- Shroff Channabasappa/Wet Masala/Little Woods – Quite simply this is one of the best Indian incenses you can buy. I think I’ve lost count how many sticks I’ve gone through at this point, there have been times where I’ll just burn one after the other. In fact I’ve been meaning to get to this latest and finest batch from Shroff, but haven’t found the time yet, but this one is described as containing fouger, rose, ambery sandal and oriental scents. It strikes a balance I can barely describe, but has an oil mix that’s extremely addictive.
- Shroff Channabasappa/Wet Masala/Darshan – This spearmint fronted work of magic could be interchangeable with Little Woods, as I’ve burned nearly as many sticks of this. This is an Indian incense I think almost everyone will like, it’s redolent of minty, spice cookies and very friendly.
- Kyukyodo/Musashino – Kyukyodo have a kyara and it’s a lot different from the dark and resinous kyaras you’ll find in, say, Shoyeido’s stable. In fact the first time I tried a stick it was difficult to describe because it has a lot of similarities with other Kyukyodo green sticks (Denpo for example) in that it’s kind of light and foresty. But once you get used to it and the green kyara note comes through, it becomes breathtaking. Like most kyaras it’s an expensive buy (given other Kyukyodo prices, my guess this would run $350 or so at 20 sticks if it was imported here) but in this case there’s really no other kyara like it.
- Meena Supreme – There’s an up and coming new company in Britain who’s set forth trying to import some incenses not generally seen outside of India and Meena Supreme was the first one (a more indepth review is forthcoming) I received. This was described to me with a hail of superlatives and has managed to live up to most of them. It’s a fluxo style incense, very thick and smokey with some earthiness in the background making it somewhat akin to Sai Flora. Quite frankly I’d have trouble describing the aroma even after going through two boxes of it, except to say it’s extremely addictive.
- Dhuni/Kashi (new version) – I’m not sure what’s going on in the Dhuni labs of late, but their latest care package was absolutely astounding despite there only being one true new scent. What else arrived was improved versions of three of their incenses. The new Kashi seems to increase the thickness and richness of the sticks. If you’ve ever tried Honey Dust or Vanilla or Satya Natural then you’ll know this scent, but I guarantee you’ve never smelled it at this level of luxuriousness. For me, it rejuvenated a scent I think I’d grown rather tired of.
- Dhuni/Special Amber (new) – The one stick sample of this I received is possibly the largest stick of Indian incense I’ve ever encountered, in fact I wondered if I could use it to defend myself. And bigger is better is definitely the case with this new version which seems to increase the content of the fine amber resins being used because at times this stick is like burning a fine resin mix, very sublime and much more balanced and measured than the original version (which was pretty great in its own right as it was). This is definitely one I’ll want to restock.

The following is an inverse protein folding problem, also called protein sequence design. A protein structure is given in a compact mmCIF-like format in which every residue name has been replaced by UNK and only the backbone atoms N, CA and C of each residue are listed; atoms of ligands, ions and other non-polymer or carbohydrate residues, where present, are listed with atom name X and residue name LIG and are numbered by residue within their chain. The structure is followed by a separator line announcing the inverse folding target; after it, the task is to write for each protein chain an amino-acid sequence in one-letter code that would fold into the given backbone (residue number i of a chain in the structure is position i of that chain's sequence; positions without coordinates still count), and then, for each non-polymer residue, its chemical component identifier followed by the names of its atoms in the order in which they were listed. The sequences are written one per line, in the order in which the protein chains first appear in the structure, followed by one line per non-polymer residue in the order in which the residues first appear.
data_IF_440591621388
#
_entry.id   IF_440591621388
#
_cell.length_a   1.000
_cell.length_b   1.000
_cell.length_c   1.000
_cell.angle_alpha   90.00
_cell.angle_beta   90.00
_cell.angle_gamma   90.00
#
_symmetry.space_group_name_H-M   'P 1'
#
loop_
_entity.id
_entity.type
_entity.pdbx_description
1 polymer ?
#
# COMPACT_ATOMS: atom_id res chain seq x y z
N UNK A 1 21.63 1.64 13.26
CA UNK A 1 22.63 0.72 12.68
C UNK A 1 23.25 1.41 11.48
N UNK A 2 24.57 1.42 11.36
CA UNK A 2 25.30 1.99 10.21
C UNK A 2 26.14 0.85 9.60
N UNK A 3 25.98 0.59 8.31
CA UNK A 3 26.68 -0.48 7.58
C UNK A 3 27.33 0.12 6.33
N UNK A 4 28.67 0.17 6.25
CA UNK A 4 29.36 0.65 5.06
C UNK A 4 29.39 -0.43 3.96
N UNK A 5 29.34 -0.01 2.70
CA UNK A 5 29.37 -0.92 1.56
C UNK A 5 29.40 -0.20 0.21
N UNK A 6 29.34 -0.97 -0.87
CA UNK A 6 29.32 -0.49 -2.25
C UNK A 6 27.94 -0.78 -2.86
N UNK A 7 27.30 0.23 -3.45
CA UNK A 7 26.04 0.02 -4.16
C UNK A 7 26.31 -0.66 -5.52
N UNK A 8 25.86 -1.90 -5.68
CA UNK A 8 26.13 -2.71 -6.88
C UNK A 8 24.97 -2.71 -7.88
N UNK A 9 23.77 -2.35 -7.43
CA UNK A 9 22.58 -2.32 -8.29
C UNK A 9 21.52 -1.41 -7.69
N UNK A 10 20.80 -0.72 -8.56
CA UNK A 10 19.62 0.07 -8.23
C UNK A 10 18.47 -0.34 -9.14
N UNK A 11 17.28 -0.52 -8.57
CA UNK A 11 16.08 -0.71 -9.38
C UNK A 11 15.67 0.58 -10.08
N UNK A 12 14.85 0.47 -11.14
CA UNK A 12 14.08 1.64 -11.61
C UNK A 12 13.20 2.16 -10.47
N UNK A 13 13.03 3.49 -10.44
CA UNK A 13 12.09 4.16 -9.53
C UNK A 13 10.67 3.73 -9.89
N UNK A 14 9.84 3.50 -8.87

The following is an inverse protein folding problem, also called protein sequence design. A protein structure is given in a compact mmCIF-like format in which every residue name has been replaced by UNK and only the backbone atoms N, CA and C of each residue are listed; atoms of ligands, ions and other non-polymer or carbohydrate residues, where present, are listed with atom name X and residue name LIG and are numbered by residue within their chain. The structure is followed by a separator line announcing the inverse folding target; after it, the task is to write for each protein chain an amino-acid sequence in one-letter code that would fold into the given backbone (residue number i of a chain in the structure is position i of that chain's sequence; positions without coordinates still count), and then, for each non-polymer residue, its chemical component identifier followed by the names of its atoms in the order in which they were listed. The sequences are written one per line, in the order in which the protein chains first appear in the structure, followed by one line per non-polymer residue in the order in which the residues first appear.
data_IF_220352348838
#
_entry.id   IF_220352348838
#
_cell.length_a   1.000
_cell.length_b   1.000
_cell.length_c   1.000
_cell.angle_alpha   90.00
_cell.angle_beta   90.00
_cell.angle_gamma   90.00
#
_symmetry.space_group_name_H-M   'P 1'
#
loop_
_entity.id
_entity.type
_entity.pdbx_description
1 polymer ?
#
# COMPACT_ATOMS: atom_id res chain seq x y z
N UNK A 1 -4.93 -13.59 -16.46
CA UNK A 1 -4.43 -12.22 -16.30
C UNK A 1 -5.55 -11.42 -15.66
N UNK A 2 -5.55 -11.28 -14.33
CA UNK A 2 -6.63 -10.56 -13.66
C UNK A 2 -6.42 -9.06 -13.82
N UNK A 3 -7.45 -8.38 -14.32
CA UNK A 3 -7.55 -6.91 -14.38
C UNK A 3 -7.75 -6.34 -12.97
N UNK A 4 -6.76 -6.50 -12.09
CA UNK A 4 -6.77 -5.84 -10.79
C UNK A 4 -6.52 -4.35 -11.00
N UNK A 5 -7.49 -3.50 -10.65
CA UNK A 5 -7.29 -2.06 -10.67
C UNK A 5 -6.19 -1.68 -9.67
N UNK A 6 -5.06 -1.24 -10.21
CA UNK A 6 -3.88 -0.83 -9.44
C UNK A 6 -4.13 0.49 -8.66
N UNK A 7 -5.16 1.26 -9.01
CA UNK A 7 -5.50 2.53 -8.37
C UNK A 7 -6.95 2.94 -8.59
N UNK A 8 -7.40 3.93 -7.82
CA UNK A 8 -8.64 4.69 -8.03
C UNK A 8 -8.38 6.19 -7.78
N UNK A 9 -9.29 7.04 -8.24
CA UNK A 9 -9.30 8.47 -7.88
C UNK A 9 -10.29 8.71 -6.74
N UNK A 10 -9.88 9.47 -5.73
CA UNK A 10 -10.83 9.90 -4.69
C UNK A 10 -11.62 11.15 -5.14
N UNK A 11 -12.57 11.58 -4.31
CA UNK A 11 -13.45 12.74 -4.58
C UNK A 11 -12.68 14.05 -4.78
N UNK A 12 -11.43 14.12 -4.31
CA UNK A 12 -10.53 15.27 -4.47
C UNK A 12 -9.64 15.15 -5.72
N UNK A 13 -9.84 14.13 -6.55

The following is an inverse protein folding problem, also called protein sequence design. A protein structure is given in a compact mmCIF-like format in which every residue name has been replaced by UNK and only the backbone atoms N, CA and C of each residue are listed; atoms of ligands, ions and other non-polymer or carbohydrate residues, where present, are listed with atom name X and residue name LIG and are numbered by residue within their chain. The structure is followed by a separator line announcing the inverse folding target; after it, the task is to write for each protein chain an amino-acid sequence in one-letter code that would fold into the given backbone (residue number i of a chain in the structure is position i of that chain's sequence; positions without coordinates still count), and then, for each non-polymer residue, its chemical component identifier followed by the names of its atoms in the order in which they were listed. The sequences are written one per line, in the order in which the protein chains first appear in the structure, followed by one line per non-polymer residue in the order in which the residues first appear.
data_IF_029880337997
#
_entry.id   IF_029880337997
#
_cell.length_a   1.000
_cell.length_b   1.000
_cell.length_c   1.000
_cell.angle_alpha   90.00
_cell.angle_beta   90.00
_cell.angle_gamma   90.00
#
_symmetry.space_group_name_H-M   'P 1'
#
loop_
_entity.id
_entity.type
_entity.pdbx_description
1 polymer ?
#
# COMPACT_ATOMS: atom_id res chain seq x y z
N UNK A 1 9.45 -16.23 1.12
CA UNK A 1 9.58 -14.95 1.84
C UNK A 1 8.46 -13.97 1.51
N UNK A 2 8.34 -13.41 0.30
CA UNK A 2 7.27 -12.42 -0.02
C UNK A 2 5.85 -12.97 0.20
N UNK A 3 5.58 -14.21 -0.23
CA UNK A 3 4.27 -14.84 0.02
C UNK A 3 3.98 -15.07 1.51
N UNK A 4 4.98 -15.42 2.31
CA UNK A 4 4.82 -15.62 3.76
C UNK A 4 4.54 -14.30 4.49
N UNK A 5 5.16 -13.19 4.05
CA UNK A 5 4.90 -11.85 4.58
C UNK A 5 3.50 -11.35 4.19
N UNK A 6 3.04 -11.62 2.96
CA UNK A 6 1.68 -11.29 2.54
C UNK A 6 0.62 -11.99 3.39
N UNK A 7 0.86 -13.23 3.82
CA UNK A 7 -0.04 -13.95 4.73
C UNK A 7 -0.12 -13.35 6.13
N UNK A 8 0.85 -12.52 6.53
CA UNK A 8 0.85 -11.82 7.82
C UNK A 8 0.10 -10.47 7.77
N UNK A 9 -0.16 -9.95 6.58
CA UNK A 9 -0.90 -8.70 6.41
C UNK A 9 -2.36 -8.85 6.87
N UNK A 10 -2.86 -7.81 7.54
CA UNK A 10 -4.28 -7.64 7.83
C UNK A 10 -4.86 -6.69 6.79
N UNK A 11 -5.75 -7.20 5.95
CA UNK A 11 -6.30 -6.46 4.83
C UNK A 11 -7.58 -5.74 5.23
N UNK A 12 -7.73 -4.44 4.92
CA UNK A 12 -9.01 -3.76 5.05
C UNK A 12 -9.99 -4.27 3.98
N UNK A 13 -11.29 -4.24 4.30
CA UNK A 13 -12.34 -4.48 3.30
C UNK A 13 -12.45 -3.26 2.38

- Kyukyodo/Murasakino – It’s difficult to tell for sure, but other than the Musashino above, I’d probably put Murasakino at the top of the premium Kyukyodo aloeswood list. It comes in a variety of different boxes and packages but the silk roll in pawlonia box is probably the standard version. This is a potent, green aloeswood with that wonderful sharp acridity good wood always brings. And unlike Haru-no-yama, this is different enough from the Sho-Ran-Ko to make it feel not too duplicative.
- Dhuni/Khus – Much thanks to the Dhuni group for stocking me up on this utterly fine and fantastic vetivert champa. I had left a stick of this burning upstairs last night and remember just how incredible the aroma it left. Vetivert is often described as cooling, which isn’t something I always pick up in incenses it contains, but this one has absolutely nailed that vibe. This one’s an essential.
- Shroff Channabasappa/Ruby – I’m a little slower burning this one because I haven’t nabbed a 100g box yet and it took me a few sticks, but when it comes to the red colored, floral/rose type of champa, this one is the supreme version by a long way with a perfume intensity that’s unusual for this style. Very well rounded and gorgeous.
- Tibetan Medical College/Holy Land – What can I say that I already haven’t on this one. Still a staple around here and just polished off another box (third maybe?). In a class of its own.